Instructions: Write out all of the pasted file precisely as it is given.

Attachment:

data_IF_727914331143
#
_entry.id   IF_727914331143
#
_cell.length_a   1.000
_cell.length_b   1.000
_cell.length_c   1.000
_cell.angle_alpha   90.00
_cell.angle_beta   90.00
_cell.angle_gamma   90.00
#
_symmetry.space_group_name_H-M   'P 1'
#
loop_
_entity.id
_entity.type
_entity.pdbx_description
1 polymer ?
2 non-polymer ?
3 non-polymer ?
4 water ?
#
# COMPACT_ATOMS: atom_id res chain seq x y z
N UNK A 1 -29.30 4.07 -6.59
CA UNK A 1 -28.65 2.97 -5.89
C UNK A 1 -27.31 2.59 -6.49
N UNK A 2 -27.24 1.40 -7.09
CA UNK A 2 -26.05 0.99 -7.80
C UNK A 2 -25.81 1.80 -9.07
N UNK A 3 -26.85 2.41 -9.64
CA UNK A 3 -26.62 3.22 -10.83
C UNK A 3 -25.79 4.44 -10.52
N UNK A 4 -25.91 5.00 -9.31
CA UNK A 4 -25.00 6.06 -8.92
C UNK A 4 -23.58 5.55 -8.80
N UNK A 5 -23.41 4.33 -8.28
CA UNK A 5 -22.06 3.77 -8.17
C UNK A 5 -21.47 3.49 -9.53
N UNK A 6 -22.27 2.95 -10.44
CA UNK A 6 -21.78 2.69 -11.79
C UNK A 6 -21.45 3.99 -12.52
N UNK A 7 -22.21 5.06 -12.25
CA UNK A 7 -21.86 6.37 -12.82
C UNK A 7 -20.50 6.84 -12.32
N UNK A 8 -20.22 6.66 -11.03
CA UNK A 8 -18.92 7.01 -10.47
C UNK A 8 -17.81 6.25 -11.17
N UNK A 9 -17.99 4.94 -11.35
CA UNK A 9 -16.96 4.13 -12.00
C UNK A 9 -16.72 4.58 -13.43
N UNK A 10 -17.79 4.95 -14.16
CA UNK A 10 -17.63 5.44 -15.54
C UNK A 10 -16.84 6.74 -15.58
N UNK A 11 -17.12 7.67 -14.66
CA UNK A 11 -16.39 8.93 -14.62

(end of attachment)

data_IF_727914331143
#
_entry.id   IF_727914331143
#
_cell.length_a   1.000
_cell.length_b   1.000
_cell.length_c   1.000
_cell.angle_alpha   90.00
_cell.angle_beta   90.00
_cell.angle_gamma   90.00
#
_symmetry.space_group_name_H-M   'P 1'
#
loop_
_entity.id
_entity.type
_entity.pdbx_description
1 polymer ?
2 non-polymer ?
3 non-polymer ?
4 water ?
#
# COMPACT_ATOMS: atom_id res chain seq x y z
N UNK A 1 -29.30 4.07 -6.59
CA UNK A 1 -28.65 2.97 -5.89
C UNK A 1 -27.31 2.59 -6.49
N UNK A 2 -27.24 1.40 -7.09
CA UNK A 2 -26.05 0.99 -7.80
C UNK A 2 -25.81 1.80 -9.07
N UNK A 3 -26.85 2.41 -9.64
CA UNK A 3 -26.62 3.22 -10.83
C UNK A 3 -25.79 4.44 -10.52
N UNK A 4 -25.91 5.00 -9.31
CA UNK A 4 -25.00 6.06 -8.92
C UNK A 4 -23.58 5.55 -8.80
N UNK A 5 -23.41 4.33 -8.28
CA UNK A 5 -22.06 3.77 -8.17
C UNK A 5 -21.47 3.49 -9.53
N UNK A 6 -22.27 2.95 -10.44
CA UNK A 6 -21.78 2.69 -11.79
C UNK A 6 -21.45 3.99 -12.52
N UNK A 7 -22.21 5.06 -12.25
CA UNK A 7 -21.86 6.37 -12.82
C UNK A 7 -20.50 6.84 -12.32
N UNK A 8 -20.22 6.66 -11.03
CA UNK A 8 -18.92 7.01 -10.47
C UNK A 8 -17.81 6.25 -11.17
N UNK A 9 -17.99 4.94 -11.35
CA UNK A 9 -16.96 4.13 -12.00
C UNK A 9 -16.72 4.58 -13.43
N UNK A 10 -17.79 4.95 -14.16
CA UNK A 10 -17.63 5.44 -15.54
C UNK A 10 -16.84 6.74 -15.58
N UNK A 11 -17.12 7.67 -14.66
CA UNK A 11 -16.39 8.93 -14.62